Tuesday, 21 June 2016

Book Review: A Walk Across The Sun by Corban Addison



Book: A Walk Across The Sun

Author: Corban Addison

Pages: 371

Read on: Kindle

Read in: 4-5 hours

Plot Summary: When a tsunami rages through their coastal town in India, 17-year-old Ahalya Ghai and her 15-year-old sister Sita are left orphaned and homeless. With almost everyone they know suddenly erased from the face of the earth, the girls set out for the convent where they attend school. They are abducted almost immediately and sold to a Mumbai brothel owner, beginning a hellish descent into the bowels of the sex trade.

Halfway across the world, Washington, D.C., attorney Thomas Clarke faces his own personal and professional crisis-and makes the fateful decision to pursue a pro bono sabbatical working in India for an NGO that prosecutes the subcontinent's human traffickers. There, his conscience awakens as he sees firsthand the horrors of the trade in human flesh, and the corrupt judicial system that fosters it. Learning of the fate of Ahalya and Sita, Clarke makes it his personal mission to rescue them, setting the stage for a riveting showdown with an international network of ruthless criminals.
 

Things I Liked: Here's the list: 

1. We'd read The Garden of Burning Sand by Corban Addison a couple of years ago and had sort-of liked it. It got a solid 3.5 from us (my sister and I) and so, when I saw this book on sale on Amazon, I thought why not?! The premise seemed decent and, moreover, the story was set in India against the backdrop of the 2004 tsunami that devastated several parts of the eastern Indian coast along with Sri Lanka, Thailand, Indonesia and Malaysia. So, this felt like it would be a good book to read. 

2. This book is fairly expansive. As in, it moves across countries and you get to see the seedy underbellies of some of the biggest cities in the world- Paris, New York and even aamchi Mumbai. Reading about the human trafficking network in so many countries and the ways in which they operate was fairly enlightening as well. 

3. The book does a good job of bringing Mumbai alive. The descriptions of various parts of the city- Bandra, Napean Sea Road, Santa Cruz and Kamathipura- seem fairly on point.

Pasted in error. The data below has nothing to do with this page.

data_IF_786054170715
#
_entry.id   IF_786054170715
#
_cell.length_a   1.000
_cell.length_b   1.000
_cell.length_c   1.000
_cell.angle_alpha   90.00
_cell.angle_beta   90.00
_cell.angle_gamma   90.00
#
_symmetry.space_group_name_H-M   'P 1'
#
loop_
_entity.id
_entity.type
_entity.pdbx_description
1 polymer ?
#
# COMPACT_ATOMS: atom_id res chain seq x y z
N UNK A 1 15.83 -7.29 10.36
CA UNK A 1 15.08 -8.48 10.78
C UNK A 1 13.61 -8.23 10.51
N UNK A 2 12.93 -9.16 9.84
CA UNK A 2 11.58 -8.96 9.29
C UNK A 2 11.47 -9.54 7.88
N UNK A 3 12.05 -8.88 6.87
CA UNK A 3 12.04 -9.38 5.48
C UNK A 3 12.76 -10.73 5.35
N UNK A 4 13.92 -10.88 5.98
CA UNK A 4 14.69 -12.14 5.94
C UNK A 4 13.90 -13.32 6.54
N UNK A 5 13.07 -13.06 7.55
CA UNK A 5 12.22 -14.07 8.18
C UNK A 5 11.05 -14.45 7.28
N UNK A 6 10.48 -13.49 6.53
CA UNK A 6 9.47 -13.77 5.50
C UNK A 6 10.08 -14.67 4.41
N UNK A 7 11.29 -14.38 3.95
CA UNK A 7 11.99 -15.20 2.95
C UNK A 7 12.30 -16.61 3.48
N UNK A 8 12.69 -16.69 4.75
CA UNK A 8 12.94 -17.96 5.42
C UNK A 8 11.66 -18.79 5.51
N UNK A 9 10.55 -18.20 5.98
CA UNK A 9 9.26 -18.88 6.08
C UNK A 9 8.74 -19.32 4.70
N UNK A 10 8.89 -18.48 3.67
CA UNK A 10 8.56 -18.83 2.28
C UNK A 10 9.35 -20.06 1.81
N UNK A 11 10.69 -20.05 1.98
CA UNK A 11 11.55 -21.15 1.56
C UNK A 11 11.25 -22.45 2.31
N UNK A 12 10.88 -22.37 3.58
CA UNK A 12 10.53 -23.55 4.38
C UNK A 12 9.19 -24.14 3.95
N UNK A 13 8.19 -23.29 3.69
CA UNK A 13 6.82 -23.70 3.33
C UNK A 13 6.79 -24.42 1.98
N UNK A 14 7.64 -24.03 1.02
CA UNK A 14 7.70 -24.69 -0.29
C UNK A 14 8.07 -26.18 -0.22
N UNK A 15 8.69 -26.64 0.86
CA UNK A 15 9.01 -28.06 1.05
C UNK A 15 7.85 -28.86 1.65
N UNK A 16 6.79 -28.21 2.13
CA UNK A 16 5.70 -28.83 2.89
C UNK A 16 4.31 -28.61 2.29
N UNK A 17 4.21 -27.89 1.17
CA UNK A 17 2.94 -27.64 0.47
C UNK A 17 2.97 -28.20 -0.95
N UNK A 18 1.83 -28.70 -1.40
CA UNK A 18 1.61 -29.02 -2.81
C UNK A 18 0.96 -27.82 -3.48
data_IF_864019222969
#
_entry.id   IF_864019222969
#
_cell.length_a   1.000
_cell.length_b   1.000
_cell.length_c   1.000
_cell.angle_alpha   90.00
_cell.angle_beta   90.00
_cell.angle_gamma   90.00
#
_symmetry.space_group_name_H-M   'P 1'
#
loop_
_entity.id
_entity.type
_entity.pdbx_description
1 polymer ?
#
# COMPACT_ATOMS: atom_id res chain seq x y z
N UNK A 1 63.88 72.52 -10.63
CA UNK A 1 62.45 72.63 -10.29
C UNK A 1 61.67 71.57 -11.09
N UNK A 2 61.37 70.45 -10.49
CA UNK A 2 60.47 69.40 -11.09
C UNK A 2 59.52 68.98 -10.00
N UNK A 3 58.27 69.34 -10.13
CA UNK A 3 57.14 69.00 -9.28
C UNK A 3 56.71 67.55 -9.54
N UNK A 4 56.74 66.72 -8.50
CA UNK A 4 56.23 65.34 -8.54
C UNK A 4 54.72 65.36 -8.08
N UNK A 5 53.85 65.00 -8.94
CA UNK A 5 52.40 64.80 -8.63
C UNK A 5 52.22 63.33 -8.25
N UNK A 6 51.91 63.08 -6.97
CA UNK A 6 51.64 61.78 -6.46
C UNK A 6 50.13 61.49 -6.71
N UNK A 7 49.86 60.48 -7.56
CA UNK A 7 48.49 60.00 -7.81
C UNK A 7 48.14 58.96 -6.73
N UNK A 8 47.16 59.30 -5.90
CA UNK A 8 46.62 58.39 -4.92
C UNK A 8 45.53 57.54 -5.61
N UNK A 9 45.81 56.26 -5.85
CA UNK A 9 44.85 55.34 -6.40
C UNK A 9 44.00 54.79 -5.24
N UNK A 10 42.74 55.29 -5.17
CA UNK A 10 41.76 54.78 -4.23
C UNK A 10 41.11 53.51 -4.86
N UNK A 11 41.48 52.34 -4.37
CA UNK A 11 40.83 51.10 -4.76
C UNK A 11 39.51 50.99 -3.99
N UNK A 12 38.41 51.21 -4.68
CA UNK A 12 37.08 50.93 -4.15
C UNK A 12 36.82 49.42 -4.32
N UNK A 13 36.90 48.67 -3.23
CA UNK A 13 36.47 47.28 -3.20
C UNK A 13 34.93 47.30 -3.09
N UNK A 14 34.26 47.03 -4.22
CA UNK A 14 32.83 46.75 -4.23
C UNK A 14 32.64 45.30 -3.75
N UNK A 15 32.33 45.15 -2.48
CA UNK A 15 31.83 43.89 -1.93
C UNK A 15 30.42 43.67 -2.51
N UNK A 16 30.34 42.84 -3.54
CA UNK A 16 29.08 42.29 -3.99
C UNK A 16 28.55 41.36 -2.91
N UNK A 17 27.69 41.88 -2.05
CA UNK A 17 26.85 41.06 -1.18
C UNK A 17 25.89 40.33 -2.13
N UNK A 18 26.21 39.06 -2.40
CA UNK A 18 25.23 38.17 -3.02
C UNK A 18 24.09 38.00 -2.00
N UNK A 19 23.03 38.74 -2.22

Things I Didn't Like: Here is a list: 

1. The book starts on the morning of the tsunami- a cataclysmic event in which the Ghai sisters lose their parents and their grandmother. Now, unlike any sensible 17-year old, who'd probably just hunker down at home or find any surviving neighbours, this Ahalya chick decides to make her way to her nun at her boarding school. This is a family of means. The author refers to the Ghai's Land Rover (not a car a middle class family can afford) and for two girls from such a family, I can assure you they will have options that don't include feeling completely adrift and lost and heading back to school instead of going to a hospital or a police station. 

2. The book is terribly rambly! There is a lot of unnecessary details and the story meanders a lot, especially, once the action shifts to America. I couldn't wait for this book to get over! 

3. While Ahalya's fate seems more realistic, Sita is luckier than the luckiest of four-leaf clover! Whatever happens (or *SPOILER* does not happen) to her is a bit nuts! 

4. In certain parts of the book Ahalya seemed really, overly naive. Like even stupid! She is 17 from a major city in India in 2004! Not in 1806! So many of her actions and decisions seem like they are of a girl from a rural and uneducated background and not someone with accesses to a decent education and means. Perhaps a little more research on how 17-year old girls from wealthy families in Chennai think and behave would have made this story and book a LOT more relatable! 

Rating: 2.5/5 


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